He asked what is it that publishers can do to help scientists be successful? Scientists are constrained by what is human about them, but the reality and our experience of reality are not the same thing. We all have mental modules that want us to see what we want to in order to reinforce our beliefs. So the brain imposes understanding on what it sees.
Applying sociological approaches to the study of science, there are Norms versus Counternorms e.g. communality versus secrecy; universalism versus particularism (evaluate research on own merit or evaluate research by reputation); disinterestedness versus self interested.
There are stark differences when you unpack what researchers believe about how they do science (they do it for the norms) compared to what they observe about themselves (more counter norms creep in) and what they observe of others (almost all counter norms).
The primary challenge is that incentives for individual success are focused on getting it published, not getting it right. The choices that scientists make when analysing the data can impact on the results. And unless you see the source data, you cannot understand why this is. So how do we get researchers to be more transparent and reproducible in their work?
Barriers include perceived norms, motivated reasoning, minimal accountability, and the ubiquitous 'I am busy'. What can be done about it? Look at the rewards that we need and the means to get them. What if you added rewards for transparency and reproducibility in the research process? What if you were to diversify rewards to include data and materials so there is recognition for research content?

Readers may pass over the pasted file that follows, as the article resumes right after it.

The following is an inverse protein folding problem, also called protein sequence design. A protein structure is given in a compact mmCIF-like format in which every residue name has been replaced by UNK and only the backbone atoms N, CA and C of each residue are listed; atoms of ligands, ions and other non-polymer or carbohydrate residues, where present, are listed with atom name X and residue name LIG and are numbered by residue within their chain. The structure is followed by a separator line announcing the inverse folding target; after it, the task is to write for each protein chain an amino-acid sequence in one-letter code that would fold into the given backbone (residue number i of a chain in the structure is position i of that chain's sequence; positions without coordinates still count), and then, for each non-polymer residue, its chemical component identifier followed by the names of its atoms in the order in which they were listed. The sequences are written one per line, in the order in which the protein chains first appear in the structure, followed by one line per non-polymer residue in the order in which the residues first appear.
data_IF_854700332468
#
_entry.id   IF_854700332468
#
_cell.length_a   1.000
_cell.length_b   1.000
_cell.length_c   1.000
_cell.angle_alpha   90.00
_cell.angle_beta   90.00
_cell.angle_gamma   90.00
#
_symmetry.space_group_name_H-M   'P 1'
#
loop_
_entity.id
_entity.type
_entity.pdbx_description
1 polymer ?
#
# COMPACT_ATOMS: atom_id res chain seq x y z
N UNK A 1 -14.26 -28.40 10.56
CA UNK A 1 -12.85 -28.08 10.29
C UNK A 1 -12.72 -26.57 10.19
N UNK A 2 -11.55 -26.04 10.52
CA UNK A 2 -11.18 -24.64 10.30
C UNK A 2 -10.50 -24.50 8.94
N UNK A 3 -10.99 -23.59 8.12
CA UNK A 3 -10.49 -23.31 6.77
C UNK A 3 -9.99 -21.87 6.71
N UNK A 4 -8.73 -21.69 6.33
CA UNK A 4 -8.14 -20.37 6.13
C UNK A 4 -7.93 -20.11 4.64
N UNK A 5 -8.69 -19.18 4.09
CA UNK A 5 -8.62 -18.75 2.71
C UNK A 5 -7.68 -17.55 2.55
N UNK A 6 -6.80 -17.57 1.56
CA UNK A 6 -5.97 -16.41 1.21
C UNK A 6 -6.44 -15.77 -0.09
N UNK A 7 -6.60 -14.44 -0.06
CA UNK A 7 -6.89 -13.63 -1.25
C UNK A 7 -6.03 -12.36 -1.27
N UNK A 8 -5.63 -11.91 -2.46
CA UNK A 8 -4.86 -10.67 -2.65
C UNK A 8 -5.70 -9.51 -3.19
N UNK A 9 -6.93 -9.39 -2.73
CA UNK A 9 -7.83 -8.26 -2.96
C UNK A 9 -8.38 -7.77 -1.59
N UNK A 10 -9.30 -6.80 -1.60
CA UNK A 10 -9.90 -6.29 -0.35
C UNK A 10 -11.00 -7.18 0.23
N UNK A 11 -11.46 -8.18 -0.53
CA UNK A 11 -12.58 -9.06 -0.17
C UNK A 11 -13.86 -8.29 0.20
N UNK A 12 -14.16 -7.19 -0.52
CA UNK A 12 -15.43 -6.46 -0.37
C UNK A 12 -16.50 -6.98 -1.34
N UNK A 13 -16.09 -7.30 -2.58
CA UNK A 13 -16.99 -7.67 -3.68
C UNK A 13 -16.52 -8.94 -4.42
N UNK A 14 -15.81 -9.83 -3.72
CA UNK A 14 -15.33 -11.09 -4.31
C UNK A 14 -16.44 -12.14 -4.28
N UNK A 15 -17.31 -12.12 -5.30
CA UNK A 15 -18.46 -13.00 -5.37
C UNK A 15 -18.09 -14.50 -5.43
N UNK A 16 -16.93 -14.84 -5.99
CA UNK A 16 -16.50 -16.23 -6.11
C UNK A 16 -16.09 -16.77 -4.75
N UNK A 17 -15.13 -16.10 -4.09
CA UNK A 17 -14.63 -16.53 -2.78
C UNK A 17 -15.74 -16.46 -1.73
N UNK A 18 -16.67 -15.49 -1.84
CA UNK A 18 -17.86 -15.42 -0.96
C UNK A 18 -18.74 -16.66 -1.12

Why is this tricky? There are a lot of stakeholders: universities, founders, publishers, societies which creates a complex group of issues. If there are desired behaviours and people don't know they are happening (to increase credibility of their project) you need to raise their profile and boost credibility of research.
At the Center for Open Science they have created badges for this and defined what this means. Badges are symbols and in real life these are powerful, significant indicators of who you are. They are promoting an open research culture using standards, with three data sharing levels:
- Article states whether data are available, and if so, where to access them
- Data must be posted to a trusted repository. Exceptions must be identified at article submission.
- Data must be posted to a trusted repository, and reported analyses will be reproduced independently prior to publication.
So far there are 749 journals from 62 organizations that are signatories of the top level of guidelines. Another focus has been round preregistration of research studies. The Registered Reports workflow is: Design > Collect & Analyse > Report > Publish. Peer review would usually happen between Report and Publish, but they move it back to between Design and Collect. If reviewers don't know what the results are, they are incentivised (along with the researcher) to make it the best study possible. They have 38 journals so far who have committed to making registered reports happen.
They are developing the possibility of partnerships between publishers and funders. A review report is submitted to both and, if acceptable to funder and publisher, it gets the go ahead, providing an efficiency step for all groups.
One of biggest challenges to reproducibility is completely mundane: labs lose materials and data all the time. People have multiple, personal systems of data preservation. What can you do to mitigate this? Adopt the TOP Guidelines. Adopt Badges. Adopt Registered Reports. Partner on preregistration
and partner on open data with OSF.
Brian Nosek is Executive Director of the Center for Open Science and Professor in the Department of Psychology at the University of Virginia. He gave the keynote at the 2016 STM Frankfurt Conference.